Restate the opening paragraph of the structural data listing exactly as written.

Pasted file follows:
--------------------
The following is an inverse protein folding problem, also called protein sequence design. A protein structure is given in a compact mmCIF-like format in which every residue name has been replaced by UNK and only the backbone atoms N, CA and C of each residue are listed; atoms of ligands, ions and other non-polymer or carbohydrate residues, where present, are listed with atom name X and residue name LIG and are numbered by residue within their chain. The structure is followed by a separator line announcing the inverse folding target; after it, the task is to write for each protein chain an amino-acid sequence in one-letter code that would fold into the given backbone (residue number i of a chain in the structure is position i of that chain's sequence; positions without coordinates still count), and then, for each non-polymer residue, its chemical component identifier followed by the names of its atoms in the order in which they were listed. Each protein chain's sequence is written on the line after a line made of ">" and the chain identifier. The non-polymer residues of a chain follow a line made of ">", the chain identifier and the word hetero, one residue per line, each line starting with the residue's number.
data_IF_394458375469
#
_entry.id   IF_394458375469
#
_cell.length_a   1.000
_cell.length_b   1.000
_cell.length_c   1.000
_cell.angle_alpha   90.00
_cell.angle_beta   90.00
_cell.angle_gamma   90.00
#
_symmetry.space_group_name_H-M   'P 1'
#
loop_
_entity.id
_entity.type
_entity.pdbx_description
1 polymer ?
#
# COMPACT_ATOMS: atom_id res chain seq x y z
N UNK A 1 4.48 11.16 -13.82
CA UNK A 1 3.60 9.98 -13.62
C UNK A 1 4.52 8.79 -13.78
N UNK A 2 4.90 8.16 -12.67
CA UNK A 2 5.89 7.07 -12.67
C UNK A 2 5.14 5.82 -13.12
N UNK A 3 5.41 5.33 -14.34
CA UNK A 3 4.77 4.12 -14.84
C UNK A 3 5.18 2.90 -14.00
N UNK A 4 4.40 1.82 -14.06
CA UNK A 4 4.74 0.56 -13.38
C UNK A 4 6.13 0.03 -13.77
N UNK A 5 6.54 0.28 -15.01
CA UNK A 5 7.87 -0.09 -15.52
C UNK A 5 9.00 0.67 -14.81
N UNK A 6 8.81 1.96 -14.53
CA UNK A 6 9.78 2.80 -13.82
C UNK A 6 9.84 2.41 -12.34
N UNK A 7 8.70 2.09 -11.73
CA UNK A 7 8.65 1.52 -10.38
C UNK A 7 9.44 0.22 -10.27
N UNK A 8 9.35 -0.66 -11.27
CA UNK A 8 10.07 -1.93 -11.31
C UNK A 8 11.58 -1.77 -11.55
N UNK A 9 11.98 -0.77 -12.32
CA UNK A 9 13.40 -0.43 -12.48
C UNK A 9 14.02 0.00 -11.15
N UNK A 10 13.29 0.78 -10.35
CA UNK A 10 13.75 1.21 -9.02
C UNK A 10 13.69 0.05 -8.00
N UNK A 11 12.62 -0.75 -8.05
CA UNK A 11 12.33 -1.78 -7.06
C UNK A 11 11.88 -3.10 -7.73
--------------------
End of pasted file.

The following is an inverse protein folding problem, also called protein sequence design. A protein structure is given in a compact mmCIF-like format in which every residue name has been replaced by UNK and only the backbone atoms N, CA and C of each residue are listed; atoms of ligands, ions and other non-polymer or carbohydrate residues, where present, are listed with atom name X and residue name LIG and are numbered by residue within their chain. The structure is followed by a separator line announcing the inverse folding target; after it, the task is to write for each protein chain an amino-acid sequence in one-letter code that would fold into the given backbone (residue number i of a chain in the structure is position i of that chain's sequence; positions without coordinates still count), and then, for each non-polymer residue, its chemical component identifier followed by the names of its atoms in the order in which they were listed. Each protein chain's sequence is written on the line after a line made of ">" and the chain identifier. The non-polymer residues of a chain follow a line made of ">", the chain identifier and the word hetero, one residue per line, each line starting with the residue's number.